[0004] 2. Description of Related Art

[0005] In one type of conventional internal combustion engines, an exhaust gas recirculation passage having an exhaust gas recirculation control valve is provided for recirculating exhaust gas discharged from a combustion chamber into an intake passage of the engine, and a catalyst for purifying recirculated exhaust gas that flows through the exhaust gas recirculation passage is disposed within the exhaust gas recirculation passage, while a throttle valve is disposed within the engine intake passage. In this type of internal combustion engine, as the amount of recirculated exhaust gas supplied into the combustion chamber increases, the amount of soot produced gradually increases and reaches a peak. As the amount of recirculated exhaust gas supplied into the combustion chamber further increases, the temperature of fuel and its surrounding gas at the time of combustion in the combustion chamber becomes lower than a temperature at which soot is normally produced, and therefore almost no soot is produced. Thus, the internal combustion engine is able to burn an air-fuel mixture almost without producing any soot, by controlling the amount of recirculated exhaust gas supplied into the combustion chamber to be greater than that with which the amount of soot produced reaches a peak. An example of this type of internal combustion engine is disclosed in, for example, Japanese Laid-open Patent Publication No. 2000-8964.

[0006] When the engine operates in the above-described combustion mode in which the amount of recirculated exhaust gas supplied into the combustion chamber is greater than that with which the amount of soot produced reaches a peak, and thus almost no soot is produced, and the air-fuel ratio is slightly lean, the opening amount of an exhaust gas recirculation control valve is reduced and the opening amount of the throttle valve is also reduced, as compared with the case where the air-fuel ratio is lean, as disclosed in the above-identified publication JP-A-2000-8964. However, there is no disclosure in this publication as to how the opening amounts of the exhaust gas recirculation control valve and the throttle valve are controlled when the air-fuel ratio is shifted to the rich side of the stoichiometric ratio during an engine operation in which the amount of recirculated exhaust gas supplied into the combustion chamber is greater than that with which the amount of soot produced reaches a peak and almost no soot is produced. If the opening amount of the exhaust gas recirculation control valve is not reduced while the opening amount of the throttle valve is reduced when the air-fuel ratio is shifted to the rich side of the stoichiometric ratio during the engine operation as described above, the amount of recirculation exhaust gas increases. As a result, the combustion temperature decreases, and the temperature of recirculated exhaust gas is accordingly lowered, resulting in a reduction in the temperature of the catalyst for purifying the recirculated exhaust gas. Consequently, the catalyst for purifying the recirculated exhaust gas gets poisoned by SOF (soluble organic fraction), namely, the catalyst suffers from so-called SOF poisoning.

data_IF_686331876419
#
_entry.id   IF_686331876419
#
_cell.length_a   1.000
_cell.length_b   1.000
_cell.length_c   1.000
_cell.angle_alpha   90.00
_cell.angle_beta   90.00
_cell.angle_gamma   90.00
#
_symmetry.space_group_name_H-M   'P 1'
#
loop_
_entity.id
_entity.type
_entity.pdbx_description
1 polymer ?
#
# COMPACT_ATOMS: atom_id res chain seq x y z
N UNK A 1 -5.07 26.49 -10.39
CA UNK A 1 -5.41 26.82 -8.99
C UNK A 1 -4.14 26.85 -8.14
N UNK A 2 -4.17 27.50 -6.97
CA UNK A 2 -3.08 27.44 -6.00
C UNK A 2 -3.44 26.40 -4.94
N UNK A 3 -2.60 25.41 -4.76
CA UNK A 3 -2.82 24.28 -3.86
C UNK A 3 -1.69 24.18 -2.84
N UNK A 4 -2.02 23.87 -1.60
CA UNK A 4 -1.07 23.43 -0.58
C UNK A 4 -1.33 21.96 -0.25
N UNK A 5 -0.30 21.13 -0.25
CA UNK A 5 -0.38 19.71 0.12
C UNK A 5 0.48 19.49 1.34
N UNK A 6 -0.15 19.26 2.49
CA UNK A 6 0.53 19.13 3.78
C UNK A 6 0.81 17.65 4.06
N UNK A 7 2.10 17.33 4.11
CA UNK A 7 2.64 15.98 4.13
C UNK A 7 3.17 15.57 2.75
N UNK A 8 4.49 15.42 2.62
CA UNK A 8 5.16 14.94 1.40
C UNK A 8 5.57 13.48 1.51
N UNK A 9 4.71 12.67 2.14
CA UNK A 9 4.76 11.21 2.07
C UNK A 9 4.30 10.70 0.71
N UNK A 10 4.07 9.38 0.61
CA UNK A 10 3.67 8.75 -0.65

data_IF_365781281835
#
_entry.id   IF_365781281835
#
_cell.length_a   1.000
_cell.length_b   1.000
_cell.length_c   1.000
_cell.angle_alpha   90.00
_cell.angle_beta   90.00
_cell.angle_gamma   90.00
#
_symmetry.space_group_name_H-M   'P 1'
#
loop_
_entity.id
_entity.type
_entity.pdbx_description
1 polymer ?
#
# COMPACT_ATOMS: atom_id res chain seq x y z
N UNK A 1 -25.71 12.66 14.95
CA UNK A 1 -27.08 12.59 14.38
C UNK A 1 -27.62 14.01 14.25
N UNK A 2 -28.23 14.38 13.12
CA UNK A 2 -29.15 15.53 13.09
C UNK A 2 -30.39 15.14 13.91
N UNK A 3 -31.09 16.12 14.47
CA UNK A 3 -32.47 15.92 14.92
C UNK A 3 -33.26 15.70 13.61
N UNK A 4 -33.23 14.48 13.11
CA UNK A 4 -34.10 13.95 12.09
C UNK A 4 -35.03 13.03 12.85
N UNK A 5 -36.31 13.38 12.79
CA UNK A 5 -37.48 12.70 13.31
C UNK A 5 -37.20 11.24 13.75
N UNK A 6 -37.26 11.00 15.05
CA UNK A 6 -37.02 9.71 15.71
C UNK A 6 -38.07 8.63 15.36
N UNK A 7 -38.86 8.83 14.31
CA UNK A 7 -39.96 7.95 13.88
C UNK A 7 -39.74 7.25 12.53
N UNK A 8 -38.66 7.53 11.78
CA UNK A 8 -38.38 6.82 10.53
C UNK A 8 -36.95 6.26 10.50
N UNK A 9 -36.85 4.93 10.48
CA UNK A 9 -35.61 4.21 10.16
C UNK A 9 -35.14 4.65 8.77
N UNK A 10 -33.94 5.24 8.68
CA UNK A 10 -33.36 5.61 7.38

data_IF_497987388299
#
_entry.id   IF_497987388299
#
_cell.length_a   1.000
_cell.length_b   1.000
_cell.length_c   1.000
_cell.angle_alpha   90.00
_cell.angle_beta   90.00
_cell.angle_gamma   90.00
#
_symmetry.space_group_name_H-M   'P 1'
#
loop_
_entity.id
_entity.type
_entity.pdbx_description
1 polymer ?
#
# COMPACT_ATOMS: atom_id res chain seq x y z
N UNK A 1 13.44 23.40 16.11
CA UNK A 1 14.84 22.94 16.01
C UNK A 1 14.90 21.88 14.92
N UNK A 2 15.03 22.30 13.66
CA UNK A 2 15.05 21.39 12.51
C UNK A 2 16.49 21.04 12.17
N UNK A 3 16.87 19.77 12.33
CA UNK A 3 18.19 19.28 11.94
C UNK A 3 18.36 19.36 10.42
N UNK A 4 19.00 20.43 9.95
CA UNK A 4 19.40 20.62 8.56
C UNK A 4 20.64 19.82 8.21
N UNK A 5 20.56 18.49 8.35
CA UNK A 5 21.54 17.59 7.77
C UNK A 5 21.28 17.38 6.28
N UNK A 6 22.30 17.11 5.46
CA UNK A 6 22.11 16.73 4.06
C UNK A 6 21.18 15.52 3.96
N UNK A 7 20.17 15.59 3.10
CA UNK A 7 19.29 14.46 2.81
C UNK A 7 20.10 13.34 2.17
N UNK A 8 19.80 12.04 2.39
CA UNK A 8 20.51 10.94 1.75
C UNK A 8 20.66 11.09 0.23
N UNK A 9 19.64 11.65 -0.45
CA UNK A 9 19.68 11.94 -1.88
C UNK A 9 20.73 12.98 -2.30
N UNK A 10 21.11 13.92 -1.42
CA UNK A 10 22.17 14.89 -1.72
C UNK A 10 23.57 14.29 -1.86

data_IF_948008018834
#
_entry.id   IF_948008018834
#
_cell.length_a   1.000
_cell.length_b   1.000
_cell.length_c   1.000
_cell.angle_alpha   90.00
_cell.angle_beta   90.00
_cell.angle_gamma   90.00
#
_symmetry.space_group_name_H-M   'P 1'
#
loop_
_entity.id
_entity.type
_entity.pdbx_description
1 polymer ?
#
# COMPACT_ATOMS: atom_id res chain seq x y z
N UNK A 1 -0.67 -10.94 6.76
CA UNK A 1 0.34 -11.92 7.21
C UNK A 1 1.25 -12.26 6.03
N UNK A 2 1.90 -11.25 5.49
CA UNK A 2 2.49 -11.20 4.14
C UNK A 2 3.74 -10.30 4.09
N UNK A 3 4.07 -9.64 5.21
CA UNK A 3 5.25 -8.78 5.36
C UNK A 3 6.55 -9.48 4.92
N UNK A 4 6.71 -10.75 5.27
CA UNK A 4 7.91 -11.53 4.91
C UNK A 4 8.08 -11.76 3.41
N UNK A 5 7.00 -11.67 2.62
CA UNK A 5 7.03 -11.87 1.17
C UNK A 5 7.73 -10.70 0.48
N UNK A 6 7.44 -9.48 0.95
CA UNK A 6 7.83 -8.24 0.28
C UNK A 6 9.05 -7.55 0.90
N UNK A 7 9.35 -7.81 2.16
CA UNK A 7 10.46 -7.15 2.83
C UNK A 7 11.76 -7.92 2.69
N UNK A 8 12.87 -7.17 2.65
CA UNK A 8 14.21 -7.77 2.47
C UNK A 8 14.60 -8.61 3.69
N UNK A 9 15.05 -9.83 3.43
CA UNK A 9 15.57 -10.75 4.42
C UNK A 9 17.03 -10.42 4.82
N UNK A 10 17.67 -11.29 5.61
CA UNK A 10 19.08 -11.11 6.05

SUMMARY OF THE INVENTION

[0007] It is an object of the invention to provide an internal combustion engine capable of substantially preventing a catalyst for purifying recirculated exhaust gas from suffering SOF poisoning, when the air-fuel ratio is shifted to a rich side of the stoichiometric ratio during an engine operation in which the amount of recirculated exhaust gas supplied into a combustion chamber is greater than that with which the amount of soot produced reaches a peak and substantially no soot is produced. It is another object of the invention to provide a method for controlling such an internal combustion engine.